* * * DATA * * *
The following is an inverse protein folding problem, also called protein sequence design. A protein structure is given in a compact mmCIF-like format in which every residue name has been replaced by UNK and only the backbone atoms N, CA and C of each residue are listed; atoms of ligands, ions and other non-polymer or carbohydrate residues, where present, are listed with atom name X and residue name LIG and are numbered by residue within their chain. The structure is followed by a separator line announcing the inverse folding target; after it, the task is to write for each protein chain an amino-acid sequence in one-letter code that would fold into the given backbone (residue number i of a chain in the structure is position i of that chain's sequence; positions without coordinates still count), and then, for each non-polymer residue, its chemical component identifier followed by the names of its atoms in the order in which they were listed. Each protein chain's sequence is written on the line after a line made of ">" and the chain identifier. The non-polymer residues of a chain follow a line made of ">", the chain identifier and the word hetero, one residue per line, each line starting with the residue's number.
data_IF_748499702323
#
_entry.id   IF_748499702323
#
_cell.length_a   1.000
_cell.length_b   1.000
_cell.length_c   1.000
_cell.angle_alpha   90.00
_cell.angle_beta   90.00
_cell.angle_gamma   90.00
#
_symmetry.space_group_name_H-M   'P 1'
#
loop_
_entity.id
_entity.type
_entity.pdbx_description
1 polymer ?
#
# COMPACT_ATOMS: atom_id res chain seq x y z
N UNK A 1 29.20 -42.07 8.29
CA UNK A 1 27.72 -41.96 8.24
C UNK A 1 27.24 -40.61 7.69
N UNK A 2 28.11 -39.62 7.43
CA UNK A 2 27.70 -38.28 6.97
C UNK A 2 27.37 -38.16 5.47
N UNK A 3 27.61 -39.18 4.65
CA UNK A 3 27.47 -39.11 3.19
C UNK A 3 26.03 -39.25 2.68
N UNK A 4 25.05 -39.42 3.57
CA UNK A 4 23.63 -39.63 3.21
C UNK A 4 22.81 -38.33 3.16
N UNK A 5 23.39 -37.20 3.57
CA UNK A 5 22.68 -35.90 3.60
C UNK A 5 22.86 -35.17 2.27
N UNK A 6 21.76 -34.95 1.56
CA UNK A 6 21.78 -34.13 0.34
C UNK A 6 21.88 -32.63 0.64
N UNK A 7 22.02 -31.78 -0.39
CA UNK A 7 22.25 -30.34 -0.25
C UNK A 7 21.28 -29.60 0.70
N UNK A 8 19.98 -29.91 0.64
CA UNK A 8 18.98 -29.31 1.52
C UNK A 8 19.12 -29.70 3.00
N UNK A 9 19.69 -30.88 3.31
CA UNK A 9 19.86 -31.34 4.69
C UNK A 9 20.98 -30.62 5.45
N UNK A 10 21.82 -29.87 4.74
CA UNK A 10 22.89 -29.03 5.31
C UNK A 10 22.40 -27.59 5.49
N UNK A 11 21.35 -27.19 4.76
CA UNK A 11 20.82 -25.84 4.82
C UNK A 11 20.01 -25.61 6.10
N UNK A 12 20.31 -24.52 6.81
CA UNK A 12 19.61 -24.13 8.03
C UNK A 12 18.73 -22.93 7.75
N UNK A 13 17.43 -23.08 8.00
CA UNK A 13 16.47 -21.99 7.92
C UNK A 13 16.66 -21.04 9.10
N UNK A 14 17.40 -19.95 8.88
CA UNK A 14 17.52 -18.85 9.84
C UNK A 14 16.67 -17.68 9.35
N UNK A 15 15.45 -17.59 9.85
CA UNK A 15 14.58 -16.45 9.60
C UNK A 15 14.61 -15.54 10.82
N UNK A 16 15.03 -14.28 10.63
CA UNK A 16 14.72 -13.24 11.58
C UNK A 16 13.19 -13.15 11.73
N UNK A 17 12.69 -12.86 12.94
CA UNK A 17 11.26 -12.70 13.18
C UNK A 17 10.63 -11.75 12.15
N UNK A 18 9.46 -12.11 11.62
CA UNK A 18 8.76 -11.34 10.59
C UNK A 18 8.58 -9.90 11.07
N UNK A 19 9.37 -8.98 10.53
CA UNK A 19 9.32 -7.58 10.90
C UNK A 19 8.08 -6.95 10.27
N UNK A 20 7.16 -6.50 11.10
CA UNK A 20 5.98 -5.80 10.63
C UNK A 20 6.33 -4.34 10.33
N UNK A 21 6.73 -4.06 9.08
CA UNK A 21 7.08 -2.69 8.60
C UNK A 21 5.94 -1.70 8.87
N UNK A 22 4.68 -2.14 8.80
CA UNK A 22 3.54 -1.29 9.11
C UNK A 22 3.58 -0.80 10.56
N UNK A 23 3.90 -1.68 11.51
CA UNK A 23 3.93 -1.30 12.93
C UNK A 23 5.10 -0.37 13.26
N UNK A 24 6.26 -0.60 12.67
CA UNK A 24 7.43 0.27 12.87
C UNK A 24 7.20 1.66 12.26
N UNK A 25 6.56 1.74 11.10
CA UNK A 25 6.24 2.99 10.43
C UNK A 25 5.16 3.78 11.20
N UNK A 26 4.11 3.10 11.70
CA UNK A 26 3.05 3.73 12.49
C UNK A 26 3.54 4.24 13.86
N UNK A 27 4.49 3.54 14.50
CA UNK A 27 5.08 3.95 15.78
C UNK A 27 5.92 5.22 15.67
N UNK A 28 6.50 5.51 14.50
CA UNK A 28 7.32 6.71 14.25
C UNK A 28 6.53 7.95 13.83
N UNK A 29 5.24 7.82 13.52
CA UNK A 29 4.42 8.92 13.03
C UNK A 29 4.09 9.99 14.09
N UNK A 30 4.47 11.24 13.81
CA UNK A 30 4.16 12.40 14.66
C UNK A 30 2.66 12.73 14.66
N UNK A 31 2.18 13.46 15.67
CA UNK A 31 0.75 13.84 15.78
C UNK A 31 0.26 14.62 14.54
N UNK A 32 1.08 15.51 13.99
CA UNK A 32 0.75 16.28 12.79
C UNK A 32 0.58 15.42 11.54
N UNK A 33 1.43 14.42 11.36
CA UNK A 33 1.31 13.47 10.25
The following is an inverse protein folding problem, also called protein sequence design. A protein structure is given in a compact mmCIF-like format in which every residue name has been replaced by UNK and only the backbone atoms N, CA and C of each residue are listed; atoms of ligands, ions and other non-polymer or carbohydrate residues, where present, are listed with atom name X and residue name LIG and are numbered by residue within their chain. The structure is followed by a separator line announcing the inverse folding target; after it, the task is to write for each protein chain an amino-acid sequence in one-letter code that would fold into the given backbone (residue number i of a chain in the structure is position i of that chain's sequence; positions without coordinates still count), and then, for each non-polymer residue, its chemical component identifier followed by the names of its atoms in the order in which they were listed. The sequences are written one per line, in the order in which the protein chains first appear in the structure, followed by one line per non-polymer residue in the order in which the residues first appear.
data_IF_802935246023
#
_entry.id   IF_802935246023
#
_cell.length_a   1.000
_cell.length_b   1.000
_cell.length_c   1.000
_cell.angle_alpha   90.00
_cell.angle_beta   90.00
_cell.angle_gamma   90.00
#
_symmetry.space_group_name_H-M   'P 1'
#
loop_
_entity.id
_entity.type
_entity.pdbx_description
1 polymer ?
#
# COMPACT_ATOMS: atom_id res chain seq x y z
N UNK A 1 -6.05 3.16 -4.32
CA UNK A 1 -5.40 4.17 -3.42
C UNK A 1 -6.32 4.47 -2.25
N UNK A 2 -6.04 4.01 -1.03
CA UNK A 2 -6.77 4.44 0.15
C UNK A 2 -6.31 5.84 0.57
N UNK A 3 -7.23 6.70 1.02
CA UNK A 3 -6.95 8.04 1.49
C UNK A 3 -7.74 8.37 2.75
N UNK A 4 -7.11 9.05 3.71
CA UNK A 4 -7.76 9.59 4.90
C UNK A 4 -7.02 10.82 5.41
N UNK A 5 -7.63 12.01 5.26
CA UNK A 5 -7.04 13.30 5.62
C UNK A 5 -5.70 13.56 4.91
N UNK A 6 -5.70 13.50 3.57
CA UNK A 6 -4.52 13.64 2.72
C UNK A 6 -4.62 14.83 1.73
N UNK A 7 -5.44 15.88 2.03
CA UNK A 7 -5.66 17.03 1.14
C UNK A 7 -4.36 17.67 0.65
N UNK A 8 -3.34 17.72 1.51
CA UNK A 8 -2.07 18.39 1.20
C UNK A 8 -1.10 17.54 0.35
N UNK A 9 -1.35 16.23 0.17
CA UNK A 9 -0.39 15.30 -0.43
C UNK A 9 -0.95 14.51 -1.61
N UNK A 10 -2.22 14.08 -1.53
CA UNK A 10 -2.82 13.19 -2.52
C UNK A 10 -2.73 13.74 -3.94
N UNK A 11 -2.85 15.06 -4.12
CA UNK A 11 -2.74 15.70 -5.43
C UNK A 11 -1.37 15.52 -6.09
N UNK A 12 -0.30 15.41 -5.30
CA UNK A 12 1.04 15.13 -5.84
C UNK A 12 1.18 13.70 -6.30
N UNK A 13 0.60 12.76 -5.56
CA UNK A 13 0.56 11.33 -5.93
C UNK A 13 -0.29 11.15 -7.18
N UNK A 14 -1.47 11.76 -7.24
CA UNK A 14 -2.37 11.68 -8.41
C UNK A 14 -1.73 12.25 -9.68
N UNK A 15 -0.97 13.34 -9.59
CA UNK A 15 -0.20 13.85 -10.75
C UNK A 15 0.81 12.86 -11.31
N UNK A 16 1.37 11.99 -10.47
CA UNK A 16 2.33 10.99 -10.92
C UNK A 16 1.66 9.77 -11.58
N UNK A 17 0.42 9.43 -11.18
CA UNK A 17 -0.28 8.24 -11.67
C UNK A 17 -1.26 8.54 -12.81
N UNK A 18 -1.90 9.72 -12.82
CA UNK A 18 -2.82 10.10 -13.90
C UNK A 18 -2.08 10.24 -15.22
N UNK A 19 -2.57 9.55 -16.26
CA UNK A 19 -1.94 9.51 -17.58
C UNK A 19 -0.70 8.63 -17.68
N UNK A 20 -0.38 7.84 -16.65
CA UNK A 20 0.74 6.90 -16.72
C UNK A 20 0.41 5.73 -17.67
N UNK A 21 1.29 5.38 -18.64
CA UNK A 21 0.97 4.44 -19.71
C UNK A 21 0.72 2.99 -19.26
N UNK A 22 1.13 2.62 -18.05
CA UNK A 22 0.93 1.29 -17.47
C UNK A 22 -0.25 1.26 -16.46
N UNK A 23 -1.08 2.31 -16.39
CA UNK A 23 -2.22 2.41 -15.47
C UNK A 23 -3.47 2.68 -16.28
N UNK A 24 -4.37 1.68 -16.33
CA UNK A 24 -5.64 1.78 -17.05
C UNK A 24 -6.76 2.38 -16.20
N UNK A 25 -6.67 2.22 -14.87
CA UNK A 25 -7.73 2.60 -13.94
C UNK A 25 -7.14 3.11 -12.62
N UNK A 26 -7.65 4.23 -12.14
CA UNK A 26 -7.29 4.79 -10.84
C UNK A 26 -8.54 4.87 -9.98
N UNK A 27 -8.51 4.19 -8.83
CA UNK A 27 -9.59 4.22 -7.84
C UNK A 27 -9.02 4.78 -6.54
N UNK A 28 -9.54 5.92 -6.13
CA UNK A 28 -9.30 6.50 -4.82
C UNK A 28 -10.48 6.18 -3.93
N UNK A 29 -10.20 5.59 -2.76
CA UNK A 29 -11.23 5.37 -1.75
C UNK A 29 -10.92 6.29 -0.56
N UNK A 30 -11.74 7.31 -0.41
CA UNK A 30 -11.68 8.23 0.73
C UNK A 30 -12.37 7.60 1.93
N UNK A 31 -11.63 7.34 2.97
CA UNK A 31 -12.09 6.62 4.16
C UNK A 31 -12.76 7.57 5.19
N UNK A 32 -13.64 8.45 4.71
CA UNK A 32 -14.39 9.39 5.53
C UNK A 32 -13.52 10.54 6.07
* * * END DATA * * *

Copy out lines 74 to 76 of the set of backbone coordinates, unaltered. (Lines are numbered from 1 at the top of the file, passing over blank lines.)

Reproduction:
CA UNK A 18 8.76 -11.34 10.59
C UNK A 18 8.58 -9.90 11.07
N UNK A 19 9.37 -8.98 10.53